By: James Davis
Often this is just a simple oversight, you forgot to transfer money from another account or forgot that you recently made another large purchase from that account.
Most of the time, when someone issues a check with insufficient funds in their bank account, they will be charged a fee by their financial institution. The fee may vary, depending upon the particular financial institution’s policy. Usually that ends the matter.
When Checks Turn Criminal
However, if you are accused of writing bad checks in Florida on purpose then things are not nearly so simple. Under Florida law, it is illegal for a person to issue a check to an individual or commercial establishment if he or she knows that they do not have sufficient funds in their bank account, or if they stop payment on a check with the intent to defraud.
If convicted of passing a bad check, the consequences may be significant. For checks written under $150, the crime is considered a first degree misdemeanor. This comes with possible jail time up to one year and a fine up to $1,000. If an individual bad check or multiple bad checks are passed above the amount of $150, then defendants may be charged with a third degree felony. Such a charge carries a jail sentence of up to five years in prison and a fine up to $5,000.
A person passing a bad check may also be liable for civil damages. If they do not make payment on the check within thirty days of the check receiver’s demand, then they will owe triple the amount of the check, plus any bank fees, court costs and reasonable attorney’s fees. If payment is made within thirty days, a service charge of $10 or 5%, whichever is greater, may be added. In a stop payment action, the check passer may be responsible for reimbursement of actual travel expenses for the filing of papers, and the travel and providing witnesses for any legal proceedings.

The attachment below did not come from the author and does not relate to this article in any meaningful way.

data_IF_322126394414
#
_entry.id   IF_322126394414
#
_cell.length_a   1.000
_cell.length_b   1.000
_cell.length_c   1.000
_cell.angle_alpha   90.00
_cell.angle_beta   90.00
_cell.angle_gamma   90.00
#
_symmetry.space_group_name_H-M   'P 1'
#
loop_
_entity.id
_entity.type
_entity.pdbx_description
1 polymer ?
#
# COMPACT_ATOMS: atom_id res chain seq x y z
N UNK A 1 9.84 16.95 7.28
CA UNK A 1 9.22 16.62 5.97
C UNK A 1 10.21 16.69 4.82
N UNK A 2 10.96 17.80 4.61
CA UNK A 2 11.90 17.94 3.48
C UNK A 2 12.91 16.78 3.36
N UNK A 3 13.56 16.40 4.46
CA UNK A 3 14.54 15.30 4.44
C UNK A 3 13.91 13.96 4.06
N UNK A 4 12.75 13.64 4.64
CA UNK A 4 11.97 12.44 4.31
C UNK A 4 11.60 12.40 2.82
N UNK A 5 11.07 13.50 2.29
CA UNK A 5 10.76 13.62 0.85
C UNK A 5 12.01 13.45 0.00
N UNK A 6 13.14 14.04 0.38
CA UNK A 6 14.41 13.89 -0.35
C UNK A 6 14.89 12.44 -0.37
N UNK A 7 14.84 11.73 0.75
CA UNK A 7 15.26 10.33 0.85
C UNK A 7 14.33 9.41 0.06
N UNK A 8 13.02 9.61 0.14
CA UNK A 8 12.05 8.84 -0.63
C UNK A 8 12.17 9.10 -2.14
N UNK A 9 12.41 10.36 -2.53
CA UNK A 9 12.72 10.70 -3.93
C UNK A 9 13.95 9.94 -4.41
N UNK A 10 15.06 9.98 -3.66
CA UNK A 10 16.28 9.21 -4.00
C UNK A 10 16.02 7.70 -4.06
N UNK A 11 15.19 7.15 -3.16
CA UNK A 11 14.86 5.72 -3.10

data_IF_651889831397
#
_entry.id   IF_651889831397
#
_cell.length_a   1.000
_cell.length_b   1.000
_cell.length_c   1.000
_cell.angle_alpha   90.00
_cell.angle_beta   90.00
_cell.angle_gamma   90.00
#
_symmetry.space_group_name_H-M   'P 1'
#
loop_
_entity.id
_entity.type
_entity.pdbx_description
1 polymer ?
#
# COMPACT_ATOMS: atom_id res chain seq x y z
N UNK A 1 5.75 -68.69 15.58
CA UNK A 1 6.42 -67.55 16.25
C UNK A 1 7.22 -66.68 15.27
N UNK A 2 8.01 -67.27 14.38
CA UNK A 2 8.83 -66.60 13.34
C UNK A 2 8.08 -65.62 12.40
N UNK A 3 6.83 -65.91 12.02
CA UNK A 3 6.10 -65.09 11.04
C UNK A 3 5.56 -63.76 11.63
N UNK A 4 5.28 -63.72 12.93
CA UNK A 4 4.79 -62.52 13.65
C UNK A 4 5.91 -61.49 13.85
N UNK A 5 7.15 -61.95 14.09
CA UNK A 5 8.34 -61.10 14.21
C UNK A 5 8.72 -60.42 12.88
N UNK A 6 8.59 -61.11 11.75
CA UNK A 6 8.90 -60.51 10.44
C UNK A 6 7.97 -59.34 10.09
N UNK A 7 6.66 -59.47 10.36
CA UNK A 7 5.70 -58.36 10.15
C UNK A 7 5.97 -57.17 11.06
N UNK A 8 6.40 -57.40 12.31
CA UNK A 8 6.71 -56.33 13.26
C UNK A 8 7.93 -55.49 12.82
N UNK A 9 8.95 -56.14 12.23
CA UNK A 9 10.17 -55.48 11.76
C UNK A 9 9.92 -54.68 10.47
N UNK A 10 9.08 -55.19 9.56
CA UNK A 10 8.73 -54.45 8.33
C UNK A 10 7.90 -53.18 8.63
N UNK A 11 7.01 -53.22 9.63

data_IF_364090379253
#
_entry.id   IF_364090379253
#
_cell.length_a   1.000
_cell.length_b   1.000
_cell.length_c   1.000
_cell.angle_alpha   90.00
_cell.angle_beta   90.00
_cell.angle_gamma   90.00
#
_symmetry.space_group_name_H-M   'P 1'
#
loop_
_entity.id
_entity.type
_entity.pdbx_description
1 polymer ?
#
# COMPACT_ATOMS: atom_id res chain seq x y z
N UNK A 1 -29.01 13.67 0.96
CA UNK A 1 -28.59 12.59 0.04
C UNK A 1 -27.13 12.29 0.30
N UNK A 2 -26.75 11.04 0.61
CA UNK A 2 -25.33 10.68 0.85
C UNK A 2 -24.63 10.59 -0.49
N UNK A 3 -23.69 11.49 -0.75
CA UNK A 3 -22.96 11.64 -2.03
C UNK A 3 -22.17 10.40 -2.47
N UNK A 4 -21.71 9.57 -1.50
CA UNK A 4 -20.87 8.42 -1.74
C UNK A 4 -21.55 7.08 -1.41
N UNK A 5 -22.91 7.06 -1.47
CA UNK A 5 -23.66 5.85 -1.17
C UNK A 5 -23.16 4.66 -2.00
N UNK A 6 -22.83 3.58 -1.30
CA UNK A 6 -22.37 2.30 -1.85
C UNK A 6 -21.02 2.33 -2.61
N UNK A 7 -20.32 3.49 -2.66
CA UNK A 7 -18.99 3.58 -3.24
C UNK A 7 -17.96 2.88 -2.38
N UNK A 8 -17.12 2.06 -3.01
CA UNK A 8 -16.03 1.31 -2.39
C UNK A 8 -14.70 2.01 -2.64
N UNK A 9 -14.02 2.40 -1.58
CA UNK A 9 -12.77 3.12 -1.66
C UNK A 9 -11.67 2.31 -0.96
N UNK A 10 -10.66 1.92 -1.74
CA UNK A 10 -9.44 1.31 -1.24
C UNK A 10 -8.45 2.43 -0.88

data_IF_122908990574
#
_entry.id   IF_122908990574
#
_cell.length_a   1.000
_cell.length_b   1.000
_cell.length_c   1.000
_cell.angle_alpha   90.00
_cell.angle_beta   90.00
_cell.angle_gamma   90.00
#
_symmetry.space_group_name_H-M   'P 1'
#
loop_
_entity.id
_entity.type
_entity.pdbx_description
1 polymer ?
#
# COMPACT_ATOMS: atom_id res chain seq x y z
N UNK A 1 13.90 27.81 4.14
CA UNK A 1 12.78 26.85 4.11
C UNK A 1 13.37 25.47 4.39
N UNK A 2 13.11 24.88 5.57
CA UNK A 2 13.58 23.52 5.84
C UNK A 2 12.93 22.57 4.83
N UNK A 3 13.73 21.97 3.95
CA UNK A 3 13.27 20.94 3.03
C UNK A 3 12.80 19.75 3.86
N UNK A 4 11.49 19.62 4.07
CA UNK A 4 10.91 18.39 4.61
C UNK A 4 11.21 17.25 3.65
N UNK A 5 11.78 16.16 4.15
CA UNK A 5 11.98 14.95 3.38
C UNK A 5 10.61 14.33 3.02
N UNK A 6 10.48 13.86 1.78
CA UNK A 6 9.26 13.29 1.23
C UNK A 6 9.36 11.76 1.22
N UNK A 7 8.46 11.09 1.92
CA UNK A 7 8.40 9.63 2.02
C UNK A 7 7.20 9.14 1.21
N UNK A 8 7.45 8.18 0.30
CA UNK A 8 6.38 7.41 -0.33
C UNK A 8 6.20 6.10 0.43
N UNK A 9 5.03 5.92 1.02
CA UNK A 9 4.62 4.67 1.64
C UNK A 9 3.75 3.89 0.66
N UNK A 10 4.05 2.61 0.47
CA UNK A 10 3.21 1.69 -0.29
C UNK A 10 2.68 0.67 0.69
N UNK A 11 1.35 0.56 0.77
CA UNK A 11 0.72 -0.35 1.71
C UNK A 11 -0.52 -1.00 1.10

Long story short: Things can get very messy if you are accused of passing a bad check intentionally. To fight those charges, you are going to need experienced and aggressive legal help.
Passing bad checks can have significant consequences that haunt you the rest of your life, from finding housing to looking for a job. Those found guilty of passing a bad check face jail time and fines, along with civil damages to reimburse the recipient of the bad check. Florida courts take all of these charges very seriously, and they will not hesitate to enforce the stiffest penalties possible. If you have been accused of passing a bad check it is important to seek experienced legal counsel as soon as possible to protect your rights. Contact James Davis with any questions about passing bad checks.